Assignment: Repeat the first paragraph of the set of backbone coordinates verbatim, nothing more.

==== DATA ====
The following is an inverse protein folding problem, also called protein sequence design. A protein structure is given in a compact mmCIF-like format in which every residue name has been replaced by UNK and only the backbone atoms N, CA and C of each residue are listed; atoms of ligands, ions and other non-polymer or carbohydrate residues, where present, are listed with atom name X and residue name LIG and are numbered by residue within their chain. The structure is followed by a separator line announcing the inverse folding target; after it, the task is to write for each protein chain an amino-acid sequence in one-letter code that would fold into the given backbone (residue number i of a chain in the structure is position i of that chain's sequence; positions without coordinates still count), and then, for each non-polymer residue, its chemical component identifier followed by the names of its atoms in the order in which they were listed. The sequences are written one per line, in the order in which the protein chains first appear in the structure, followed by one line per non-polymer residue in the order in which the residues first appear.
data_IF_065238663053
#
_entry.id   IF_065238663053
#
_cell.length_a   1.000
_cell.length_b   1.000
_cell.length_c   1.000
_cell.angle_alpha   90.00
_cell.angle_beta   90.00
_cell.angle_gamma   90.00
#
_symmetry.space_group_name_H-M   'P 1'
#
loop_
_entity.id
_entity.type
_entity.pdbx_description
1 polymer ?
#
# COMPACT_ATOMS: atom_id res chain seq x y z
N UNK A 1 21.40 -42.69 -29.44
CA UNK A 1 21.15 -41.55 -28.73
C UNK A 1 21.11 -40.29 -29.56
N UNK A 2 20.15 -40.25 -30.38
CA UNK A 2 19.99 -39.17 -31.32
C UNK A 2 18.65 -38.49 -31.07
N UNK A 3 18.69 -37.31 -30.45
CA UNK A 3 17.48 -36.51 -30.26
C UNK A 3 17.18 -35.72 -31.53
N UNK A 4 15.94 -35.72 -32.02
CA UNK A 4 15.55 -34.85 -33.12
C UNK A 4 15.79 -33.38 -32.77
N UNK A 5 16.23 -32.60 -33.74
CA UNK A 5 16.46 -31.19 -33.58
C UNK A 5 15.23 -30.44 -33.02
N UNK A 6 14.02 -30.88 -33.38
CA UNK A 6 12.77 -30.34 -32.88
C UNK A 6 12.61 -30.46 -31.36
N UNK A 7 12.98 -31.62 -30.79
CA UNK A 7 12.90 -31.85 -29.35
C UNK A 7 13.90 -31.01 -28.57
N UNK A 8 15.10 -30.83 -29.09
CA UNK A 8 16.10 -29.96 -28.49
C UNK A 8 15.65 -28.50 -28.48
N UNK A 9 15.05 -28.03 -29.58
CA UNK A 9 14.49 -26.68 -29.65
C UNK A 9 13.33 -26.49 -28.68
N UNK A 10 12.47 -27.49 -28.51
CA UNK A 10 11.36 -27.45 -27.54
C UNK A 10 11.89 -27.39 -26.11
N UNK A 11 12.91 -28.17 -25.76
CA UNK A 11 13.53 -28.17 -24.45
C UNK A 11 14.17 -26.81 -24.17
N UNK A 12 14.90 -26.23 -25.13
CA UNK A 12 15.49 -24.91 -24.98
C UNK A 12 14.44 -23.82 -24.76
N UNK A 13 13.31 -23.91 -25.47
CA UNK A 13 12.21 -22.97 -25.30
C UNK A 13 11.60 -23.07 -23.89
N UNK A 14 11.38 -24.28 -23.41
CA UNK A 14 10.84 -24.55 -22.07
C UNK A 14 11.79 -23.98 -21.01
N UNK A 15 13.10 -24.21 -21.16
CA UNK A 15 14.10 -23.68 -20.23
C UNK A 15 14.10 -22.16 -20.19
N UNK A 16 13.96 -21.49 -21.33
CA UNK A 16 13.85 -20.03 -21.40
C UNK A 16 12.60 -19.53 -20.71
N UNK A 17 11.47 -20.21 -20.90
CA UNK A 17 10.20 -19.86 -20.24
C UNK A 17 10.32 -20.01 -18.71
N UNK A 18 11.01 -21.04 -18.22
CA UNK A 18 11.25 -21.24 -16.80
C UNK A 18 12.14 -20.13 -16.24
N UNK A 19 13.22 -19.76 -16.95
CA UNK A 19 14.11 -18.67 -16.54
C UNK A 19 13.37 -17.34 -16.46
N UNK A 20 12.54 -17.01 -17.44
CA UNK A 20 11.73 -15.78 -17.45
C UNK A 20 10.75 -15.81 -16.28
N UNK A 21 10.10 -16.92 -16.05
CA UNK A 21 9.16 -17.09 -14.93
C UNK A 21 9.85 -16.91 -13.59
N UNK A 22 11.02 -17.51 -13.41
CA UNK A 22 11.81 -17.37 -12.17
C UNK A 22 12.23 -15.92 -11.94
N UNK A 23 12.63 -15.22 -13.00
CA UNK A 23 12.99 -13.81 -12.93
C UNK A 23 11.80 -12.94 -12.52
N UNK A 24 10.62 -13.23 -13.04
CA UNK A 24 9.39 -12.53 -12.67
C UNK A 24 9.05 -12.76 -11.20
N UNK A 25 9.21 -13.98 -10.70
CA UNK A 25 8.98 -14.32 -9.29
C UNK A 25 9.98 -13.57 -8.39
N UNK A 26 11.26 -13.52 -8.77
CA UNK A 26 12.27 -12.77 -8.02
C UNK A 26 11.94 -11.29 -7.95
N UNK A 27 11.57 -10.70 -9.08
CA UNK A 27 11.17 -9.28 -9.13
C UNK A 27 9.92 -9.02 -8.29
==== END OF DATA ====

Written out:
The following is an inverse protein folding problem, also called protein sequence design. A protein structure is given in a compact mmCIF-like format in which every residue name has been replaced by UNK and only the backbone atoms N, CA and C of each residue are listed; atoms of ligands, ions and other non-polymer or carbohydrate residues, where present, are listed with atom name X and residue name LIG and are numbered by residue within their chain. The structure is followed by a separator line announcing the inverse folding target; after it, the task is to write for each protein chain an amino-acid sequence in one-letter code that would fold into the given backbone (residue number i of a chain in the structure is position i of that chain's sequence; positions without coordinates still count), and then, for each non-polymer residue, its chemical component identifier followed by the names of its atoms in the order in which they were listed. The sequences are written one per line, in the order in which the protein chains first appear in the structure, followed by one line per non-polymer residue in the order in which the residues first appear.